Lindsey Stirling grew up in Arizona and took up the violin at a young age before starting a band during her college days. Her successful self-titled album included single Crystallize and gained Lindsey a vast following without the backing of a major record label (all power to her). She has followed this up with her 2014 release Shatter Me.
On November 6th, Lindsey will be gracing the stage at The Forum. Continuing her tour, Lindsey will perform some dates alongside Andrea Bocelli. We spoke to Lindsey about the inspirations behind her work and her latest record.
You recorded your video for Crystallize in the ice caves in Colorado -- how was the experience of filming there?
It was breathtakingly beautiful but it was absolutely freezing. Every hour I would down a huge cup of hot chocolate.
Your music is really epic and has a filmic (Lord of the Rings style) quality to it -- who has inspired you visually and how has this translated into your own compositions?
I have just always loved film in general. Sweeping vistas have always been intriguing to me. That is why I love the work of Peter Jackson and James Cameron. I actually went to film school at BYU and the concept still helps to direct and edit my own music videos.
You've released two studios albums and several EPs since 2010 -- where were these recorded and what did you learn about your own capacities, potential and limitations during this process?
I have learned that inspiration will come. I was so terrified to start a second album because I didn't know if I would be able to do it again. But the inspiration came. Also, my first album I wrote alone, but my second album I partially co-wrote and I learned that it is really effective sometimes to work as a team to write.
You grew up in California -- were you given a lot of freedom as a child and young person, and do you feel that growing up with a sense of belonging, security but also a realistic view of life and the toughness of reality -- has helped to keep you grounded in your journey?
I grew up in an extremely loving home and my parents strongly encouraged creativity. So even as a child, I was making up dance routines with my sisters, and writing and directing plays with the neighborhood kids. This lifestyle and encouragement is what made me into the person I am.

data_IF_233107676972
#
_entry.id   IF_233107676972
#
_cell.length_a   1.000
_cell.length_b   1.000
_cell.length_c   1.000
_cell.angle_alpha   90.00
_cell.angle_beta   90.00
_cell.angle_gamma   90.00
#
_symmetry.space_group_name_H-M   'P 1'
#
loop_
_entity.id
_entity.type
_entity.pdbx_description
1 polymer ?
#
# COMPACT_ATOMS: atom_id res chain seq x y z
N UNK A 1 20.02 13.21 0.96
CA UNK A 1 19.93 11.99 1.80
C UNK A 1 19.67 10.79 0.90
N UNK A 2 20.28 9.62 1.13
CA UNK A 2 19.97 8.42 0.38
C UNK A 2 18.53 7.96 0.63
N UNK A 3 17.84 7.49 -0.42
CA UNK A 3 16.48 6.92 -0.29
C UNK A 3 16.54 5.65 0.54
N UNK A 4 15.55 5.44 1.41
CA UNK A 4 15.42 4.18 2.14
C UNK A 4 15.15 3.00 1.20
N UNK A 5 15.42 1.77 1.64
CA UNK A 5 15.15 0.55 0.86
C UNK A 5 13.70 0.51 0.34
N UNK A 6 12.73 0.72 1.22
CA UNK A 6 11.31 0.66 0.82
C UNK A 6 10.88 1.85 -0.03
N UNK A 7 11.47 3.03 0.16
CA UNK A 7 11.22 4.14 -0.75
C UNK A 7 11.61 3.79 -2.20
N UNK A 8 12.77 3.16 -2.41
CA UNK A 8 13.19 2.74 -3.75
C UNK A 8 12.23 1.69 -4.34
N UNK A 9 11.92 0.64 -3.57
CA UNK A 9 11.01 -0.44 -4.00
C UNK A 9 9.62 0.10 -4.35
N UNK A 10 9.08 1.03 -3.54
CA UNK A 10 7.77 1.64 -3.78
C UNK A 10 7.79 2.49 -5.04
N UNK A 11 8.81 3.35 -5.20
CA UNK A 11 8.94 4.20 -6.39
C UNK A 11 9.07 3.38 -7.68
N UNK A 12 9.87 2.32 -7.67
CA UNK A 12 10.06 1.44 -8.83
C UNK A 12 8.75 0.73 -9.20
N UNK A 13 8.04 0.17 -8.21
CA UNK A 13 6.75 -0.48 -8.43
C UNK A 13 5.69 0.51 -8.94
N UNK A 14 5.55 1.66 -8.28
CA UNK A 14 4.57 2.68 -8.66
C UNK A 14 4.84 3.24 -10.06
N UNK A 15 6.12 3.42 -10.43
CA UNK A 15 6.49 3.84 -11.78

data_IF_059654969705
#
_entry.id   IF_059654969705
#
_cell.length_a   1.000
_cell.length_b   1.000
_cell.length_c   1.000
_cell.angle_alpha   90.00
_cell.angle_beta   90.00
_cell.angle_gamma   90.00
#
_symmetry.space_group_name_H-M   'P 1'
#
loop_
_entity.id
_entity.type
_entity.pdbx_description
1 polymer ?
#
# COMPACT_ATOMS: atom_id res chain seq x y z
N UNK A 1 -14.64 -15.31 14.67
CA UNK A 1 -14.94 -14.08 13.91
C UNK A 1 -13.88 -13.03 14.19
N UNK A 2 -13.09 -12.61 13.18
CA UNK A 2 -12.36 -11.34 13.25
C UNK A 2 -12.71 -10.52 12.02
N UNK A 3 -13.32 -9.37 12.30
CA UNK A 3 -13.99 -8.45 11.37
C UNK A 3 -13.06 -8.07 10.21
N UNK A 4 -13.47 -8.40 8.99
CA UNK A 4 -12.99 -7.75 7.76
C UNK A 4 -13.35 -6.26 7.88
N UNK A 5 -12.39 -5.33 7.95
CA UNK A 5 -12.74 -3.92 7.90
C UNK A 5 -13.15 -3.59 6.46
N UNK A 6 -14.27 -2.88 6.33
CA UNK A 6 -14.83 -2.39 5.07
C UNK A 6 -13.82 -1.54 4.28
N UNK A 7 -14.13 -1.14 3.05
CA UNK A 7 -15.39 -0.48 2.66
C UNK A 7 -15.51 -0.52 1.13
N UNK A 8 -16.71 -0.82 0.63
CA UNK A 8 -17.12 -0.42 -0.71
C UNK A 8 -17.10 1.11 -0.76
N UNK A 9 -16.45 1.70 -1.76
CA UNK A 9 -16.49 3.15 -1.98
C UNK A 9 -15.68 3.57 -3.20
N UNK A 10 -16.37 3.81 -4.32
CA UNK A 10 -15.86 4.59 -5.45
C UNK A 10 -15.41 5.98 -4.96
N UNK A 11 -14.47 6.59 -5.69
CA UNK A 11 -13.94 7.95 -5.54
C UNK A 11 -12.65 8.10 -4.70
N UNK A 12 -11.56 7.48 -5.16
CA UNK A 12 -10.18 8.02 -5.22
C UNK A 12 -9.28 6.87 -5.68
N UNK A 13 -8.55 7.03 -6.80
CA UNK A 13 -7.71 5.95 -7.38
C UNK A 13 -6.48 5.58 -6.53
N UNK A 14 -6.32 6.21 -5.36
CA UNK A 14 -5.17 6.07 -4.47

I wondered if your compositions are more a sensory experience that catapult you from one place to another -- do they sometimes evolve through a process that you cannot quite pinpoint -- or is every piece of music the result of the culmination of painstakingly laborious work and time? Is it a mixture of the both elements?
My music comes from a combination of all the pieces of my life. I try to create emotions through my music and to create those I draw from past experiences, the highs and lows of my life, my spiritual beliefs and my musical influences.
You're due to play in London on November 6th -- The Forum is a venue situated just off Camden in London -- a place of colour, vibrancy and markets -- a festival vibe. What frees you up, when you are at a music festival -- who would be on your ideal festival line-up bill and where would it take place?
I am looking forward to play in Poland and the Czech Republic the most. I have amazingly supportive and loving fans in these countries and this will be my first opportunity to put on a show for them. As for a festival, I love people who put on a show. So I'd love to open up for Paramore and Jessie J at a festival.
How have you strived to stay true to your own voice? You're clearly someone who has fought on despite feeling like everything was up against you. One of the hardest parts of life, and adult life, is retaining that core voice inside of you that was always there. Had you not have been able to follow this path, do you think it would have had a detrimental effect on you personally?
I would have a really hard time if I wasn't able to express my creativity in my way. That's why I wouldn't sign with any talent agencies or labels. They kept trying to change me and I couldn't do it. I felt too suffocated. So I searched for a way to do it my way. I would have a really hard time doing a job that lacked creativity.
Your album artwork for Shatter Me features you as a ballerina inside a snow-globe. This is both dark and light -- in that, I mean, it is a grace -- but also captured grace. Is this dichotomy something that exists within you -- is there always going to exist a sort of control over artists, and their true voice? Do you feel as though you can recapture your grace, through your music and art -- and are you stronger as a person today?
That ballerina is a metaphor of a person I used to be. With her porcelain skin, and flawless form she represents my past need for outward perfection. She is protected by a sphere but she begins to realize that the very things that keep her perfect actually have her enslaved. She learns that in order to be free she has to break herself in order to find herself. This album is about self-discovery and breaking free.
Lindsey Stirling continues her tour at the following venues:
November 6th – The Forum, London
November 7th – Manchester Academy 2, Manchester
November 8th – Vicar Street, Dublin
November 14th – 02 Arena, Dublin
November 18th – Echo Arena, Liverpool
November 20th – The 02, London
November 21st – LG Arena, Birmingham